Young intern showing a project to her mentor on her laptop.

Stipend: Definition And Explanation

Hanna Kielar6-minute read
October 27, 2021

Landing an internship is an important step for college students. The experience they gain from working for a company while still being a student prepares them for a full-time career after graduation. An internship on their resume may also help students gain the confidence of potential employers.

Consequently, completing one or more internships increases the odds of a college student landing a job after graduation.

The challenge here is that some internships don't offer an hourly wage or salary pay. This can make an intern position financially prohibitive for many students. Students must pay for their living expenses while working, even if they’re working primarily to gain experience. That said, companies can help address this challenge by offering their interns a stipend instead of an hourly wage.

What Is A Stipend?

A stipend, unlike a salary or hourly wage, is a predetermined or fixed amount of money that companies, schools or organizations pay to people – often interns, graduate assistants, public servants or trainees – to perform a certain task. It can also be a predetermined amount of money to offset work-related expenses, like traveling to a work event if it’s something that’s not normally required of the employee.

For example, an intern might agree to perform filing, record keeping and basic accounting tasks at a financial services firm for 4 hours a day, 3 days a week during the summer months. Instead of paying a salary or hourly wage, the firm pays the intern a predetermined stipend of $3,000.

Understanding Stipend Pay

There’s a key rule that companies, schools and organizations must follow when paying out stipends. According to the U.S. Department of Labor, companies can’t pay in the form of a stipend if the work an individual does isn’t considered educational training or if the employer, nonprofit or school gains an advantage from the work performed.

In such cases, companies, schools and organizations must treat an intern or other individual as a regular employee. This means they must pay them at least minimum wage.

What Is The Purpose Of A Stipend, And How Does It Work?

Like briefly mentioned above, an organization pays out a stipend to provide you with some financial support. You can agree on how you want to be compensated while completing tasks for the organization. The intern can use that stipend for a specific purpose, whether that’s to pay for rent, meals, transportation or something else.

Colleges might pay stipends to graduate assistants. For example, instead of receiving an hourly wage of $13 an hour, a graduate assistant might instead receive a stipend of $2,000 to cover the cost of work they do during a semester. The college might provide the stipend to help graduate assistants pay for meals or transportation to and from campus buildings.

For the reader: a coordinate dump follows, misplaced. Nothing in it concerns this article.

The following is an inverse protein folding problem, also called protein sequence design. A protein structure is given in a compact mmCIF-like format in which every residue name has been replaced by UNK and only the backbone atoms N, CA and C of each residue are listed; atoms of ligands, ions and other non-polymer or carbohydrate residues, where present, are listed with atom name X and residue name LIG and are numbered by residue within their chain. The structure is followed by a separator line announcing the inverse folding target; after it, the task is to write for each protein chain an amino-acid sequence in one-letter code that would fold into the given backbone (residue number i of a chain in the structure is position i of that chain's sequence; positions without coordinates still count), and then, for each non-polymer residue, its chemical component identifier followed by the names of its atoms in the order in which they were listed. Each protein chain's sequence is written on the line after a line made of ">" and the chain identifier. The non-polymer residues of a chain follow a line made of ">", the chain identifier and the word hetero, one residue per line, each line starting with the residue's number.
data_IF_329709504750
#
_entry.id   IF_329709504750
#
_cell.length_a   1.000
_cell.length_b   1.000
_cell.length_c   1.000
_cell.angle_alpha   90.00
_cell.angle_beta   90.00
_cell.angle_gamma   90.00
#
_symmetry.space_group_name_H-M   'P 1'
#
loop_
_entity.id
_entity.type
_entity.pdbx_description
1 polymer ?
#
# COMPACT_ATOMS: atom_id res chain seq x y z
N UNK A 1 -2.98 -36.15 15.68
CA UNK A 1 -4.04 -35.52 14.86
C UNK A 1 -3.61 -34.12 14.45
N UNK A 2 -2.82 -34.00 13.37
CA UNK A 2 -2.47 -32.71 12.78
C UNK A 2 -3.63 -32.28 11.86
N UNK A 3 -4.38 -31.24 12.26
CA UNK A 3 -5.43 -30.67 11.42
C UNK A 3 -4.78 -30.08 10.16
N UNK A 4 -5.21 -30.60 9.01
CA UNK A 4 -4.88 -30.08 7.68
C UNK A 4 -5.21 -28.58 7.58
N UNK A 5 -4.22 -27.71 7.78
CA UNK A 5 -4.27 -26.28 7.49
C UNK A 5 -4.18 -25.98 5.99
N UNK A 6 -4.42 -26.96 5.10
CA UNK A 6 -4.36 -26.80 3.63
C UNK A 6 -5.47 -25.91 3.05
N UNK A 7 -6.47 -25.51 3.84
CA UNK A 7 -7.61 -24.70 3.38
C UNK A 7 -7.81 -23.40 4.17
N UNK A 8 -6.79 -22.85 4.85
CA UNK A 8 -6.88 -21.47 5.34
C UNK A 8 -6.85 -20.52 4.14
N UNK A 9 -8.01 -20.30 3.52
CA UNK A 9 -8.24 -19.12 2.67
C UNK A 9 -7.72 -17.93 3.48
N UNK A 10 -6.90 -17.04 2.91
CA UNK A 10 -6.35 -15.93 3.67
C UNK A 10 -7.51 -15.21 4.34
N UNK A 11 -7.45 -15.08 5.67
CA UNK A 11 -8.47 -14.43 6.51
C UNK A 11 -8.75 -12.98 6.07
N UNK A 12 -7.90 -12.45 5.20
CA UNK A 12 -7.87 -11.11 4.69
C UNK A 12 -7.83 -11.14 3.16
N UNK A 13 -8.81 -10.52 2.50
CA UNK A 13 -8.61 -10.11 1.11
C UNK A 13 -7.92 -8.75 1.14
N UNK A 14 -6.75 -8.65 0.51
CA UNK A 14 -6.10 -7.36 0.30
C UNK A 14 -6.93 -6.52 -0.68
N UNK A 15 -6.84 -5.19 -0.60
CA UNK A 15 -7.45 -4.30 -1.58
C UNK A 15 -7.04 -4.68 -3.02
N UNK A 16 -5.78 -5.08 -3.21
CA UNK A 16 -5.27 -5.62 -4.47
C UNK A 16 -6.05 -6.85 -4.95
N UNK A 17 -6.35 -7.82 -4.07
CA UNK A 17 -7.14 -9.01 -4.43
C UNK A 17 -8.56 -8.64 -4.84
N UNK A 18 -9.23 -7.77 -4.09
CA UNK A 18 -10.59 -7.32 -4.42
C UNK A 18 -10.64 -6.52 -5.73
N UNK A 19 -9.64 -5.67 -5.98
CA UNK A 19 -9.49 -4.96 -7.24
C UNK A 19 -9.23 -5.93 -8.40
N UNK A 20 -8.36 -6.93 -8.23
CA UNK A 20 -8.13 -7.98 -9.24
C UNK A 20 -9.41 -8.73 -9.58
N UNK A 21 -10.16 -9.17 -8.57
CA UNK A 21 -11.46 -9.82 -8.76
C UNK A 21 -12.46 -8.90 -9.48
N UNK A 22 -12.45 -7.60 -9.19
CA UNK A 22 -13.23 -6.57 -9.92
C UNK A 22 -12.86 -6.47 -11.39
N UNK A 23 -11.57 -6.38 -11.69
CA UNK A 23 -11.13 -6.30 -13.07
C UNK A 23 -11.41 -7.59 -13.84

A stipend might seem attractive to a college student, especially those who want to start saving money each month but don’t have a steady enough income to do so. But Stacy Caprio, a financial blogger with Fiscal Nerd, says that receiving a salary or hourly wage is always a better option for workers.

"It makes sense to accept a stipend only if you have no salary offers from the same company or another company and need to take a job," says Caprio. "Having a salary and being on official payroll is always the better option for taxes and benefits."

Clean Up Your Credit

Credit can be messy. Learn how to make yours pass a white-glove inspection.

What Should You Consider Before Accepting A Position With A Stipend?

Igor Mitic, a financial advisor for the Fortunly financial blog, said that individuals need to consider their motivations for taking a position that pays in a stipend. Such positions might make sense for individuals who want to learn a new skill or gain experience that they can use to land a salaried position.

There are drawbacks, though. Individuals will usually make less money with a stipend than they would if they received a salary and a stipend won't grow. This means you won't get a raise or earn more money because the amount you’re getting paid has already been set. That’s why if you’re trying to save for a particular goal, such as moving into your own apartment, a salaried position is usually a better choice than a stipend position.

“Taking a stipend makes sense if you’re an intern whose main goal is to gain new knowledge and some experience in the business world,” Mitic said. “Would you be productive and motivated knowing that you cannot get a raise no matter how much you work?”

How Often Are Stipends Paid And What Is The Amount?

How often a stipend is paid is determined by the organization. Most companies have their employer pay out stipends for their workers weekly, biweekly, monthly or even annually. Some stipends might be for one day’s worth of tasks, while others might be for the whole year’s worth of tasks.